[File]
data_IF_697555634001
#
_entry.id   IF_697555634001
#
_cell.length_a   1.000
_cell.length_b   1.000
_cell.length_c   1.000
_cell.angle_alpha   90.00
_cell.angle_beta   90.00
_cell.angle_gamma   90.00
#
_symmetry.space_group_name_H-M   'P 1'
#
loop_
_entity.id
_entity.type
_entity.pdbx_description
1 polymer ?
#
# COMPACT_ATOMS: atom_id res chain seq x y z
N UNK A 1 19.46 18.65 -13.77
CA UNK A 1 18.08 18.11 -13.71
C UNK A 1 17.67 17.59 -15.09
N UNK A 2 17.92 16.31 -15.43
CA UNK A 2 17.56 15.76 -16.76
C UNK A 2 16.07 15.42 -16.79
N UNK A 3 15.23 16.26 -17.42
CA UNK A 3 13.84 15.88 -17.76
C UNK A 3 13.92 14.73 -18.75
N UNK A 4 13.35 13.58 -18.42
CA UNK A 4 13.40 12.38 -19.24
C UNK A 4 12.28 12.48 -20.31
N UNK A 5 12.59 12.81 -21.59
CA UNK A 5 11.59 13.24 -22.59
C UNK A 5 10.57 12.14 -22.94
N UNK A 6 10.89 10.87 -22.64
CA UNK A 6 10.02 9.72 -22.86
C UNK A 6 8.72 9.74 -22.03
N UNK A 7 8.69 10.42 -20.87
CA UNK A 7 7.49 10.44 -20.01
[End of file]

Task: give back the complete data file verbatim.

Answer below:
data_IF_697555634001
#
_entry.id   IF_697555634001
#
_cell.length_a   1.000
_cell.length_b   1.000
_cell.length_c   1.000
_cell.angle_alpha   90.00
_cell.angle_beta   90.00
_cell.angle_gamma   90.00
#
_symmetry.space_group_name_H-M   'P 1'
#
loop_
_entity.id
_entity.type
_entity.pdbx_description
1 polymer ?
#
# COMPACT_ATOMS: atom_id res chain seq x y z
N UNK A 1 19.46 18.65 -13.77
CA UNK A 1 18.08 18.11 -13.71
C UNK A 1 17.67 17.59 -15.09
N UNK A 2 17.92 16.31 -15.43
CA UNK A 2 17.56 15.76 -16.76
C UNK A 2 16.07 15.42 -16.79
N UNK A 3 15.23 16.26 -17.42
CA UNK A 3 13.84 15.88 -17.76
C UNK A 3 13.92 14.73 -18.75
N UNK A 4 13.35 13.58 -18.42
CA UNK A 4 13.40 12.38 -19.24
C UNK A 4 12.28 12.48 -20.31
N UNK A 5 12.59 12.81 -21.59
CA UNK A 5 11.59 13.24 -22.59
C UNK A 5 10.57 12.14 -22.94
N UNK A 6 10.89 10.87 -22.64
CA UNK A 6 10.02 9.72 -22.86
C UNK A 6 8.72 9.74 -22.03
N UNK A 7 8.69 10.42 -20.87
CA UNK A 7 7.49 10.44 -20.01